Registered Funds

On March 1, 2024, Judge Liles C. Burke of the U.S. District Court for the Northern District of Alabama ruled that the Corporate Transparency Act (the “CTA”) is unconstitutional[1], leaving its future uncertain. The CTA requires reporting companies to report to FinCEN information about their beneficial owners and company applicants and is intended to help prevent and combat money laundering, terrorist financing, tax fraud and other illicit activity.  The ruling enjoined U.S. Department of the Treasury, FinCEN and any other federal agency from enforcing the CTA against the plaintiffs but introduces uncertainty as to the applicability to other reporting companies. 

The staff of the Division of Investment Management (the “Staff”) has issued a FAQ pertaining to the rule and form amendments adopted by the Securities and Exchange Commission (the “SEC”) in October 2022, which require open-end mutual funds and exchange-traded funds (“ETFs”, and together with open-end mutual funds, “funds”) registered on Form N-1A to transmit

On January 10, 2024, the Securities and Exchange Commission (“SEC”) issued an order approving the applications of 11 different spot Bitcoin exchange‑traded products (the “Approved ETPs”) to each list and trade their shares on a national securities exchange.[1]  As a result, each Approved ETP is expected to commence trading on either the NYSE Arca

In 2021, the Corporate Transparency Act (the “CTA”) was enacted into U.S. federal law as part of a multi‑national effort to rein in the use of entities to mask illegal activity. The CTA directs the U.S. Department of the Treasury’s Financial Crimes Enforcement Network (“FinCEN”) to propose rules requiring certain types of entities to file

Today, the U.S. Treasury Department’s Financial Crimes Enforcement Network (“FinCEN”) issued a final rule aimed to ease compliance with certain aspects of the regulations promulgated under the Corporate Transparency Act.  The final rule extends the deadline from 30 days to 90 days for entities created or registered during 2024 that do not qualify for an

Beginning on December 1, 2023, companies listed on the New York Stock Exchange (“NYSE”) and the Nasdaq Stock Market (“Nasdaq”) will need to adopt and comply with policies providing for the recovery, or “clawback”, of erroneously awarded incentive-based executive compensation, as required by Rule 10D-1 under the Securities Exchange Act of 1934 (“Rule 10D-1”).[1]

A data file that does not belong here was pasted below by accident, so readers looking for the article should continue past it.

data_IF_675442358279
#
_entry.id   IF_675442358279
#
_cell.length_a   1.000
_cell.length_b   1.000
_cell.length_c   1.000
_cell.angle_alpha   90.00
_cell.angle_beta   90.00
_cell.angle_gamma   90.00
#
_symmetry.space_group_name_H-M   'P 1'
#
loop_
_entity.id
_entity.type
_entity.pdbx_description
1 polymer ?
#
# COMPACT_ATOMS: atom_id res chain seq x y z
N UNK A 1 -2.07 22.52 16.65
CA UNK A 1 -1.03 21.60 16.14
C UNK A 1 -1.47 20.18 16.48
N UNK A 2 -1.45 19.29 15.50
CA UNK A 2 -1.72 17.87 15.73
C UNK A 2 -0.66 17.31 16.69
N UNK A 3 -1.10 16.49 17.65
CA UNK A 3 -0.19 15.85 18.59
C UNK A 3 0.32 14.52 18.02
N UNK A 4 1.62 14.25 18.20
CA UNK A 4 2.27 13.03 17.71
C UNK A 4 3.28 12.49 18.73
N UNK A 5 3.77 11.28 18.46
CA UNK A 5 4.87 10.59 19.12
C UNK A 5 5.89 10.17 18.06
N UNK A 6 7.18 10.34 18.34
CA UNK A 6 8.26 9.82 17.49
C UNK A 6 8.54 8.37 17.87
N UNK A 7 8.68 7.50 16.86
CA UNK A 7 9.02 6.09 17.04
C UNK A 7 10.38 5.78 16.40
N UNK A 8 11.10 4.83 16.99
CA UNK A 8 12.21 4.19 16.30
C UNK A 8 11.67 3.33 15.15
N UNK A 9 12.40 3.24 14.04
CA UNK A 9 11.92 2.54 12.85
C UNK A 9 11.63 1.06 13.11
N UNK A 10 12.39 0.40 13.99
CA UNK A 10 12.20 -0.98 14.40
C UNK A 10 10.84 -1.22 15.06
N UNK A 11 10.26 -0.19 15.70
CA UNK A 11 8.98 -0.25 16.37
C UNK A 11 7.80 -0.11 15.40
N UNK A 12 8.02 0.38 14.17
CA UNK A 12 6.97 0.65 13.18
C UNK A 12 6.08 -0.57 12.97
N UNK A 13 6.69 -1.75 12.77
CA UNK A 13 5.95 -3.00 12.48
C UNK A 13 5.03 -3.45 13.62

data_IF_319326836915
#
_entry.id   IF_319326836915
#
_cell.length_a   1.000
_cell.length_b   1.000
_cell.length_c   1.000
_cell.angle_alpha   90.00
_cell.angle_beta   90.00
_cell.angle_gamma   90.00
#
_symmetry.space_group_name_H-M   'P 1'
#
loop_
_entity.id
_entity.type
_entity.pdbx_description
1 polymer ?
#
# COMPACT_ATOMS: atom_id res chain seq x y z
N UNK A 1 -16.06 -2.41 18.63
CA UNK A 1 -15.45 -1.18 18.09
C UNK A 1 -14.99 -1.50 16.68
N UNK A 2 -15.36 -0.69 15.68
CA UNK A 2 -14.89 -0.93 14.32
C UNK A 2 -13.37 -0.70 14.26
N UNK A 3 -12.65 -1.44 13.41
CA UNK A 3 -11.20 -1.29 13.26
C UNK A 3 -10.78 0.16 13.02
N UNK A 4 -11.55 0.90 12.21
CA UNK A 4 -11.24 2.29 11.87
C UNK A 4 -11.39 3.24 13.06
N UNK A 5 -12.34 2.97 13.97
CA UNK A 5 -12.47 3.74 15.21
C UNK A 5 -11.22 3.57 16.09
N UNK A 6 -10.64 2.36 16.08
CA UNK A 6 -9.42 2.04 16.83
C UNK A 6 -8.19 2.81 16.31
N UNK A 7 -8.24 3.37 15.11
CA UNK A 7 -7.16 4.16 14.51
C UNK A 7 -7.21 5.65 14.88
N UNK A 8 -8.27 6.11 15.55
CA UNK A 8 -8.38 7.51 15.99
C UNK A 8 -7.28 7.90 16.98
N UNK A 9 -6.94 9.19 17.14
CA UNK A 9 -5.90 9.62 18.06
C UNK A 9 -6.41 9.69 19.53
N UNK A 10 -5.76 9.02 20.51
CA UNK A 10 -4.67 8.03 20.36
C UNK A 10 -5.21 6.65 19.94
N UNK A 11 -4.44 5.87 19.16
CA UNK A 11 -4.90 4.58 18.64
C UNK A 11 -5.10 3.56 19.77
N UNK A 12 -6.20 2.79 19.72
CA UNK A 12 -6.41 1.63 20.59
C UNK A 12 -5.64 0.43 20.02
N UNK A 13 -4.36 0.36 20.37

As the effective date of the US federal Corporate Transparency Act approaches, FinCEN continues to develop its rules almost on a daily basis. Within the past few days, the Financial Crimes Enforcement Network (“FinCEN”) published notice of proposals aimed to clarify and ease compliance with certain aspects of the regulations promulgated under the Corporate Transparency Act. The Corporate Transparency Act requires certain entities (“reporting companies”) to report to FinCEN information about their beneficial owners and company applicants, and is intended to help prevent and combat money laundering, terrorist financing, tax fraud and other illicit activity.[1] The Beneficial Ownership Reporting Rule (the “BOI Rule”), promulgated by FinCEN in September of 2022, establishes who are reporting companies and their beneficial owners and company applicants, as well as what information is required to be reported about these entities and individuals.

In 2021, the U.S. enacted the Corporate Transparency Act (the “CTA”) as part of a multi‑national effort to rein in the use of entities to mask illegal activity.  The CTA directs the U.S. Department of the Treasury’s Financial Crimes Enforcement Network (“FinCEN”) to propose rules requiring certain types of entities to file a report identifying the entities’ beneficial owners and the persons who formed the entity.  FinCEN issued the final rule on Beneficial Ownership Information Reporting Requirements (the “Reporting Rule”) on September 29, 2022. FinCEN recently published a Small Entity Compliance Guide intended to assist entities in determining whether they are required to file a report and what information will need to be reported.  The Reporting Rule will become effective on January 1, 2024.

On April 20, 2023, the staff of the Securities and Exchange Commission (the “SEC”) published an FAQ‑style bulletin[1] that provides guidance on the care obligations of broker‑dealers and investment advisers in providing investment advice and recommendations to retail investors. The bulletin emphasizes the importance of complying with the Care Obligation of Regulation Best Interest (“Reg BI”) for broker‑dealers and the duty of care enforced under the Investment Advisers Act of 1940, as amended (the “IA fiduciary standard”) for investment advisers (together, the “care obligations”). The care obligations are drawn from key fiduciary principles, including an obligation to act in the retail investor’s best interest and not to place the fiduciary’s interests ahead of the investor’s interest.

On January 1, 2021, Congress enacted the Corporate Transparency Act (the “CTA”) as part of the Anti-Money Laundering Act of 2020 in the National Defense Authorization Act for Fiscal Year 2021.  Congress passed the CTA to “better enable critical national security, intelligence, and law enforcement efforts to counter money laundering, the financing of terrorism, and other illicit activity.” The CTA requires a range of entities, primarily smaller, otherwise unregulated companies, to file a report with the U.S. Department of the Treasury’s Financial Crimes Enforcement Network (“FinCEN”) identifying the entities’ beneficial owners—the persons who ultimately own or control the company—and provide similar identifying information about the persons who formed the entity. The CTA also authorizes FinCEN to disclose this information to authorized government authorities and to financial institutions in certain circumstances.